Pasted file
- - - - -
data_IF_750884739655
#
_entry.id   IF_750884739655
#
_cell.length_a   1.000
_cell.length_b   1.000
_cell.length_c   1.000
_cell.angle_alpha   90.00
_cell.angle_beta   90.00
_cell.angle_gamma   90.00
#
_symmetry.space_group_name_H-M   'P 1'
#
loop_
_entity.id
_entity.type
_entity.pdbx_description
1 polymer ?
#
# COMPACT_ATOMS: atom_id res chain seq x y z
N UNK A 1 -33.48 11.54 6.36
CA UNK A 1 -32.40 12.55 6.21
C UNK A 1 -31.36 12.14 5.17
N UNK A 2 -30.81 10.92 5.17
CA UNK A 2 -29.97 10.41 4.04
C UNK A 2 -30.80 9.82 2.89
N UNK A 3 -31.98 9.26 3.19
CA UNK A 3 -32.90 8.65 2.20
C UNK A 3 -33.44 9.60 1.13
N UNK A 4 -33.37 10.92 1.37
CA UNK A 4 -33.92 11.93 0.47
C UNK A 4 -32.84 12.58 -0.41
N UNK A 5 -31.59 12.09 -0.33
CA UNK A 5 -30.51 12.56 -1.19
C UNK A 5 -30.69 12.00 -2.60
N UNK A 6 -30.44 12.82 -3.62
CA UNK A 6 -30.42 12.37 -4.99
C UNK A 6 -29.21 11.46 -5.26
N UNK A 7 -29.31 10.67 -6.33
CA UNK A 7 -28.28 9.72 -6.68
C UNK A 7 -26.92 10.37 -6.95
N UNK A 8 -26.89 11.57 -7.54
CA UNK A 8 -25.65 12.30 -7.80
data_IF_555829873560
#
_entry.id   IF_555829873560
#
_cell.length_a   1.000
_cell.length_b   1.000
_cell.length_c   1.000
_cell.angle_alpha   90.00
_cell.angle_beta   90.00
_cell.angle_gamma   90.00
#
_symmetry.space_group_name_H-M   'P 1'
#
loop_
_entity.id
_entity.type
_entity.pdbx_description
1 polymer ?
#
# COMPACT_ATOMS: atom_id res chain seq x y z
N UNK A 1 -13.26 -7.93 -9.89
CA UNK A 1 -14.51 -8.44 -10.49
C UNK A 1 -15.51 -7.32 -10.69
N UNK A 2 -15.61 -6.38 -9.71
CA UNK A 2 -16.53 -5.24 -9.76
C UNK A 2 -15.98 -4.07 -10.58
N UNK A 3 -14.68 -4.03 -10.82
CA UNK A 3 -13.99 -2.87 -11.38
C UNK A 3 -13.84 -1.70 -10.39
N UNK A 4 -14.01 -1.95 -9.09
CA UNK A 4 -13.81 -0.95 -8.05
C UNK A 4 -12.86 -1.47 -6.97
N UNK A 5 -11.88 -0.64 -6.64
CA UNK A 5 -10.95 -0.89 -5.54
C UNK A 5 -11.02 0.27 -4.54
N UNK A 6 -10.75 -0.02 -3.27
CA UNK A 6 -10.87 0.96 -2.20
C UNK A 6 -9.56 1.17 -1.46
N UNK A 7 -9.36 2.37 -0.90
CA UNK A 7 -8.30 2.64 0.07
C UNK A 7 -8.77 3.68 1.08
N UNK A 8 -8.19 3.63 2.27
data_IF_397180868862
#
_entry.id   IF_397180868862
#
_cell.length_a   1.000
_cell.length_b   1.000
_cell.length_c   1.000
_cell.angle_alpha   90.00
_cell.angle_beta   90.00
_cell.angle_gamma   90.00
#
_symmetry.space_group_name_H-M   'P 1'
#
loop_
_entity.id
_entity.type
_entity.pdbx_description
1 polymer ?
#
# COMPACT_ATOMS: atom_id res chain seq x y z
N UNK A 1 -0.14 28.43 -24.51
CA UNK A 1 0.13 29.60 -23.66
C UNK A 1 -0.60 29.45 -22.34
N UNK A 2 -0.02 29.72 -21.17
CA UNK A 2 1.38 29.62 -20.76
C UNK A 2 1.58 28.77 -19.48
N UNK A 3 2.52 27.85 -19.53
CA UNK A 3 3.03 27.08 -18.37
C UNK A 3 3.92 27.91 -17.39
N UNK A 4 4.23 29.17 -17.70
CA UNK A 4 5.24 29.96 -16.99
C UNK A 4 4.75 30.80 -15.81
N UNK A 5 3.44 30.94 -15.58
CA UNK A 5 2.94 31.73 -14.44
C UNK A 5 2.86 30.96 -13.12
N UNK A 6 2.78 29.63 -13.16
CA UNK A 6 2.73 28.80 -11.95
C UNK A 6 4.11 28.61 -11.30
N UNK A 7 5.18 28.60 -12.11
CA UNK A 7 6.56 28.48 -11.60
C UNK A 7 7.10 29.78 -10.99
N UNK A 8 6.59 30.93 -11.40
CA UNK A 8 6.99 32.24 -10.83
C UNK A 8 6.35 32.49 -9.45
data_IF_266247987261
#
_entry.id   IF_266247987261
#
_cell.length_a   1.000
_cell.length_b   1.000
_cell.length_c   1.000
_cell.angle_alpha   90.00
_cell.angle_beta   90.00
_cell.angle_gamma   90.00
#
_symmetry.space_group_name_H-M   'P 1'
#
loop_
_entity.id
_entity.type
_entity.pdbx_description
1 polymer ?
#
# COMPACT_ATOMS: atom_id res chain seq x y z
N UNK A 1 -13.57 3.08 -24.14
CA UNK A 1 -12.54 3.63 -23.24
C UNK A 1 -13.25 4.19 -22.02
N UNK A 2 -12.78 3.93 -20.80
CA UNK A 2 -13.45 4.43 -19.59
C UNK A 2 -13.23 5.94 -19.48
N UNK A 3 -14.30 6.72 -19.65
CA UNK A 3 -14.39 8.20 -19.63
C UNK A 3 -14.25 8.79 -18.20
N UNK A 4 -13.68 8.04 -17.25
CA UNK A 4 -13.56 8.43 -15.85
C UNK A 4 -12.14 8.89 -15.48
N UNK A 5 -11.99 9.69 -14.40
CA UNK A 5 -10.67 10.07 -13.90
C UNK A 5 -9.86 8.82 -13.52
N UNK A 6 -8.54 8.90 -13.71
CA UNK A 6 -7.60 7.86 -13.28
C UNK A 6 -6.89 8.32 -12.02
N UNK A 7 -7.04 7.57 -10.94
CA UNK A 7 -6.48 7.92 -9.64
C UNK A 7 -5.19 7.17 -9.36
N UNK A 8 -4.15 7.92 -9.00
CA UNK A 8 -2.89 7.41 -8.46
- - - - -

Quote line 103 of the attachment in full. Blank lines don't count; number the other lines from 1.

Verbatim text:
1 polymer ?